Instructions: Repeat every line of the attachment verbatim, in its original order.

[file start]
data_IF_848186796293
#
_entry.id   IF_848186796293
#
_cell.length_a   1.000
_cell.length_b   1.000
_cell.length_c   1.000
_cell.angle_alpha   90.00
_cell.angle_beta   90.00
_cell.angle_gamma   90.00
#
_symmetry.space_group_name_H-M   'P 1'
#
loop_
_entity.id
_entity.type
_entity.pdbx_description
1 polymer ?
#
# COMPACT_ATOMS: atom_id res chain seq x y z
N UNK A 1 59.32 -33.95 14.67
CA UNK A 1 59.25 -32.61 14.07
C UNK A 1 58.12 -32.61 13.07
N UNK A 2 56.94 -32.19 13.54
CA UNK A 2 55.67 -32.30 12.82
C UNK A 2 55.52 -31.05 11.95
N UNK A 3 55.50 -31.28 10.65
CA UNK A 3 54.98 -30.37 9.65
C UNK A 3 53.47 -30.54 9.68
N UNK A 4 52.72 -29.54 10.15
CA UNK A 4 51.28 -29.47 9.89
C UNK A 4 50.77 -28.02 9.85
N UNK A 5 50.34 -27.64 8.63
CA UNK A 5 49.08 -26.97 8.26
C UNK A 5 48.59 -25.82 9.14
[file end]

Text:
data_IF_848186796293
#
_entry.id   IF_848186796293
#
_cell.length_a   1.000
_cell.length_b   1.000
_cell.length_c   1.000
_cell.angle_alpha   90.00
_cell.angle_beta   90.00
_cell.angle_gamma   90.00
#
_symmetry.space_group_name_H-M   'P 1'
#
loop_
_entity.id
_entity.type
_entity.pdbx_description
1 polymer ?
#
# COMPACT_ATOMS: atom_id res chain seq x y z
N UNK A 1 59.32 -33.95 14.67
CA UNK A 1 59.25 -32.61 14.07
C UNK A 1 58.12 -32.61 13.07
N UNK A 2 56.94 -32.19 13.54
CA UNK A 2 55.67 -32.30 12.82
C UNK A 2 55.52 -31.05 11.95
N UNK A 3 55.50 -31.28 10.65
CA UNK A 3 54.98 -30.37 9.65
C UNK A 3 53.47 -30.54 9.68
N UNK A 4 52.72 -29.54 10.15
CA UNK A 4 51.28 -29.47 9.89
C UNK A 4 50.77 -28.02 9.85
N UNK A 5 50.34 -27.64 8.63
CA UNK A 5 49.08 -26.97 8.26
C UNK A 5 48.59 -25.82 9.14